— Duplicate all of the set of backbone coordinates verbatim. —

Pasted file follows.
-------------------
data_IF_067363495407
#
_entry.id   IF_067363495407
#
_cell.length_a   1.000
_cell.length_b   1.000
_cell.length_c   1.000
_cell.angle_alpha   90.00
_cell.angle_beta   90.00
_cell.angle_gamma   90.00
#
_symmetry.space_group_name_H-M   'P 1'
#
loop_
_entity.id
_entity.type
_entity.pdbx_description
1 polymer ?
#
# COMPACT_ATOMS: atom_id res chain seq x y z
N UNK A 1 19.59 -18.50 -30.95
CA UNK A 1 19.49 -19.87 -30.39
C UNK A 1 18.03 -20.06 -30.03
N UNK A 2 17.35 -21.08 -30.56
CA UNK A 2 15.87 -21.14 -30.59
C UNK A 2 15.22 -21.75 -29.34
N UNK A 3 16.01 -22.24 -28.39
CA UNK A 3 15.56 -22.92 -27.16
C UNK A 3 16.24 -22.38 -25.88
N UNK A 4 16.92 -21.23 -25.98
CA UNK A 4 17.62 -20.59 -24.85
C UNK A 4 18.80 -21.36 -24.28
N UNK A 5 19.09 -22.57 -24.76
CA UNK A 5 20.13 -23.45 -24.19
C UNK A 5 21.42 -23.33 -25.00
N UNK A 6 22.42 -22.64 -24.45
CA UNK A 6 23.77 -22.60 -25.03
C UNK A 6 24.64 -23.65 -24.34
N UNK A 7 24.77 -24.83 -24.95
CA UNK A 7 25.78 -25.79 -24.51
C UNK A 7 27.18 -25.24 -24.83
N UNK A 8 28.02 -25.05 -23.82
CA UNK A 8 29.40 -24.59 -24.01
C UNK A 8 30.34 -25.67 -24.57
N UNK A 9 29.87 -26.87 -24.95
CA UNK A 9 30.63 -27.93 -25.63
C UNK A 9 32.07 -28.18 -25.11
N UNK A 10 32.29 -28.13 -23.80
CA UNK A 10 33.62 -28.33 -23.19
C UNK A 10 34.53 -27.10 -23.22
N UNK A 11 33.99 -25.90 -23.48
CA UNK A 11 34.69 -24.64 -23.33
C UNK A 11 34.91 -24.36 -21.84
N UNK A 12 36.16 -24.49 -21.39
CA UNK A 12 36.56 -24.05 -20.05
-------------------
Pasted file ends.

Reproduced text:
data_IF_067363495407
#
_entry.id   IF_067363495407
#
_cell.length_a   1.000
_cell.length_b   1.000
_cell.length_c   1.000
_cell.angle_alpha   90.00
_cell.angle_beta   90.00
_cell.angle_gamma   90.00
#
_symmetry.space_group_name_H-M   'P 1'
#
loop_
_entity.id
_entity.type
_entity.pdbx_description
1 polymer ?
#
# COMPACT_ATOMS: atom_id res chain seq x y z
N UNK A 1 19.59 -18.50 -30.95
CA UNK A 1 19.49 -19.87 -30.39
C UNK A 1 18.03 -20.06 -30.03
N UNK A 2 17.35 -21.08 -30.56
CA UNK A 2 15.87 -21.14 -30.59
C UNK A 2 15.22 -21.75 -29.34
N UNK A 3 16.01 -22.24 -28.39
CA UNK A 3 15.56 -22.92 -27.16
C UNK A 3 16.24 -22.38 -25.88
N UNK A 4 16.92 -21.23 -25.98
CA UNK A 4 17.62 -20.59 -24.85
C UNK A 4 18.80 -21.36 -24.28
N UNK A 5 19.09 -22.57 -24.76
CA UNK A 5 20.13 -23.45 -24.19
C UNK A 5 21.42 -23.33 -25.00
N UNK A 6 22.42 -22.64 -24.45
CA UNK A 6 23.77 -22.60 -25.03
C UNK A 6 24.64 -23.65 -24.34
N UNK A 7 24.77 -24.83 -24.95
CA UNK A 7 25.78 -25.79 -24.51
C UNK A 7 27.18 -25.24 -24.83
N UNK A 8 28.02 -25.05 -23.82
CA UNK A 8 29.40 -24.59 -24.01
C UNK A 8 30.34 -25.67 -24.57
N UNK A 9 29.87 -26.87 -24.95
CA UNK A 9 30.63 -27.93 -25.63
C UNK A 9 32.07 -28.18 -25.11
N UNK A 10 32.29 -28.13 -23.80
CA UNK A 10 33.62 -28.33 -23.19
C UNK A 10 34.53 -27.10 -23.22
N UNK A 11 33.99 -25.90 -23.48
CA UNK A 11 34.69 -24.64 -23.33
C UNK A 11 34.91 -24.36 -21.84
N UNK A 12 36.16 -24.49 -21.39
CA UNK A 12 36.56 -24.05 -20.05